All gods are three: Amun, Re and Ptah, whom none equals.
He who hides his name as Amun, he appears to the face as Re,
his body is Ptah.The hymn to Atum from Papyrus Leiden I 344 recto, circa 1990–1803 BC
Almost two centuries have passed since the genius of Champollion deciphered the Egyptian hieroglyphics. European science has rediscovered the fascinating history of this ancient civilisation. The interest of the educated public in Egypt led to the emergence of an entire science – Egyptology. Since then, researchers have made significant progress in the study of various aspects of Egyptian culture. Egyptian art is well studied, political history is reconstructed, many secrets of writing are revealed, yet the content of the religion of Ancient Egypt still causes fierce discussions among religious scholars. Some researchers consider it polytheistic, others incline to Egyptian monotheism, and some try to combine both these points of view.
First of all, we should not forget that any phenomenon is always more complex than the theory within which we seek to enclose it. Egyptian religion is immeasurably deeper than such artificial terms as monotheism and polytheism. These words are not labels that can be put on a religion and all aspects of it will immediately become clear. Those religions that are considered to be unquestionably monotheistic – Islam, Christianity and Judaism – have repeatedly encountered in their development what may well be called manifestations of polytheism. Islam fought the veneration of saints – “awliya” – which was seen as a violation of the principle of tawhid, which postulates strict monotheism. The Old Testament repeatedly mentions the deviations of the Jewish people from the veneration of Yahweh alone. In Christianity, the struggle against polytheism and idolatry took the form of iconoclasm and trinitarian disputes.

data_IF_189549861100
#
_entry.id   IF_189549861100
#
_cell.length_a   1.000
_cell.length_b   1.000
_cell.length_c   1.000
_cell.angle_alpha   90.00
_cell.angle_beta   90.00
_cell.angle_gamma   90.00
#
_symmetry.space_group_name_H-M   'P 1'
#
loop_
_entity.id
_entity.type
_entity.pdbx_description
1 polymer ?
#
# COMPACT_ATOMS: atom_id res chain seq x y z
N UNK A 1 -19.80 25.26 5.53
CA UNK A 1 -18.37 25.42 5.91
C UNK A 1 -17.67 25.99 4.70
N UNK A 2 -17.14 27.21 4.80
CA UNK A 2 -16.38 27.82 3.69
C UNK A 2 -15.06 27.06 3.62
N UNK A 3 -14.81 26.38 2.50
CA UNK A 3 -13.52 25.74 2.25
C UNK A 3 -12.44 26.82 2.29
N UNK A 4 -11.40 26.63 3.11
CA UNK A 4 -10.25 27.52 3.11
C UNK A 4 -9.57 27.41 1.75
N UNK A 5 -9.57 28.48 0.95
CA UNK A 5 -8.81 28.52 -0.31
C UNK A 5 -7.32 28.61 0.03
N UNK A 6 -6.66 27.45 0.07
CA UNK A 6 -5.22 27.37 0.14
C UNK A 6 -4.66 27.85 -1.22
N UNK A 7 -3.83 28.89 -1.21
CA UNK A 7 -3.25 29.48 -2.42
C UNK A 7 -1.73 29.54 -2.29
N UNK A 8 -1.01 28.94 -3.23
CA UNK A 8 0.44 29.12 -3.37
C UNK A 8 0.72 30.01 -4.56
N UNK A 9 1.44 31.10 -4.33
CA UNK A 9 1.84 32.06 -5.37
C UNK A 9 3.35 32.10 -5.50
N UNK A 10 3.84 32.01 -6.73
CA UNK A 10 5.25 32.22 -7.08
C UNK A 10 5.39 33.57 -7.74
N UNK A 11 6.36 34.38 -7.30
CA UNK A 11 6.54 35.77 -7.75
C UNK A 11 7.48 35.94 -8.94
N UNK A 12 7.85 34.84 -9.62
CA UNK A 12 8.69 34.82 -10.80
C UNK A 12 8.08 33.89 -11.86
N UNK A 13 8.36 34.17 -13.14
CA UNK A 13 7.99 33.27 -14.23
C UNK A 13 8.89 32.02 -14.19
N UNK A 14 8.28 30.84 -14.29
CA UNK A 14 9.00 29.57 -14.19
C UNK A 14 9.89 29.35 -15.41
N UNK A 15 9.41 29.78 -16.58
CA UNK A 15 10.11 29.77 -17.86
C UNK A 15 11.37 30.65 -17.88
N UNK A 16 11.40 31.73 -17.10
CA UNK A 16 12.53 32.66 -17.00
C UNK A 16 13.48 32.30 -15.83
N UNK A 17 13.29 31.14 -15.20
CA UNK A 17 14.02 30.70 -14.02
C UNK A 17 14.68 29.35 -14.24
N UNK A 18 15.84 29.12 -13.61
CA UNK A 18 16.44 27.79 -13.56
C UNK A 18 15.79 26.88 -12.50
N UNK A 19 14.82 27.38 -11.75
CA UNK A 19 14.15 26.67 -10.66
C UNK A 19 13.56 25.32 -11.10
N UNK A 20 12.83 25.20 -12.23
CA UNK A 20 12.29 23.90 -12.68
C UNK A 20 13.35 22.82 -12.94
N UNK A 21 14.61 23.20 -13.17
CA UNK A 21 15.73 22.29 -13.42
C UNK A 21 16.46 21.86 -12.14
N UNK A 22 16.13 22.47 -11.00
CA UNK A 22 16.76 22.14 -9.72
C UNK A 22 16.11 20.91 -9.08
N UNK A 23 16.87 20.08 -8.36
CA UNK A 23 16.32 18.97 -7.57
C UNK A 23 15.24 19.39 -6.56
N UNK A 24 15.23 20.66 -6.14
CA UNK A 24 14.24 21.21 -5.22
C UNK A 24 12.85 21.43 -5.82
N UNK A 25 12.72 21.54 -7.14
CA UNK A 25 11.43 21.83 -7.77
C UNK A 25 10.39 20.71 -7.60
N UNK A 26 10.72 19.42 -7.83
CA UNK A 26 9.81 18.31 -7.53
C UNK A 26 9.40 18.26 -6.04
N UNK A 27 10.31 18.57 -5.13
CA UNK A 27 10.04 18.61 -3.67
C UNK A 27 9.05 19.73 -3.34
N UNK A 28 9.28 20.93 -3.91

But why the dogma of the Holy Trinity is not a reason to consider Christianity a polytheistic religion, and the fact of the existence of a multitude of divine names in Egypt is necessarily for researchers as such, despite the repeated statements about a single god in Egyptian religious texts? This question can be answered as follows – Egypt never had what in Christianity is called “dogmatic theology“.
Christianity, having emerged from the Jewish tradition, immediately became the target of criticism, both from Jews and Hellenistic philosophers. In defence of their faith, the first Christian authors wrote apologia, in which they responded to outside criticism by ordering and systematising elements of the doctrine, using the terms of ancient philosophy where appropriate. From the Christian apologia Christian theology developed. The formulation of the dogma of the Most Holy Trinity was preceded by decades of intense theological polemics and struggle with Gnostics and heretics-antitrinitarians. But Egypt had never known anything like this; Egyptian religion had never become the object of criticism of other religious traditions. Greek philosophers treated Egyptian sages not as bearers of harmful superstitions, but as teachers. Egyptian priests never had someone, akin to who Celsus and Porphyry were to the Christians.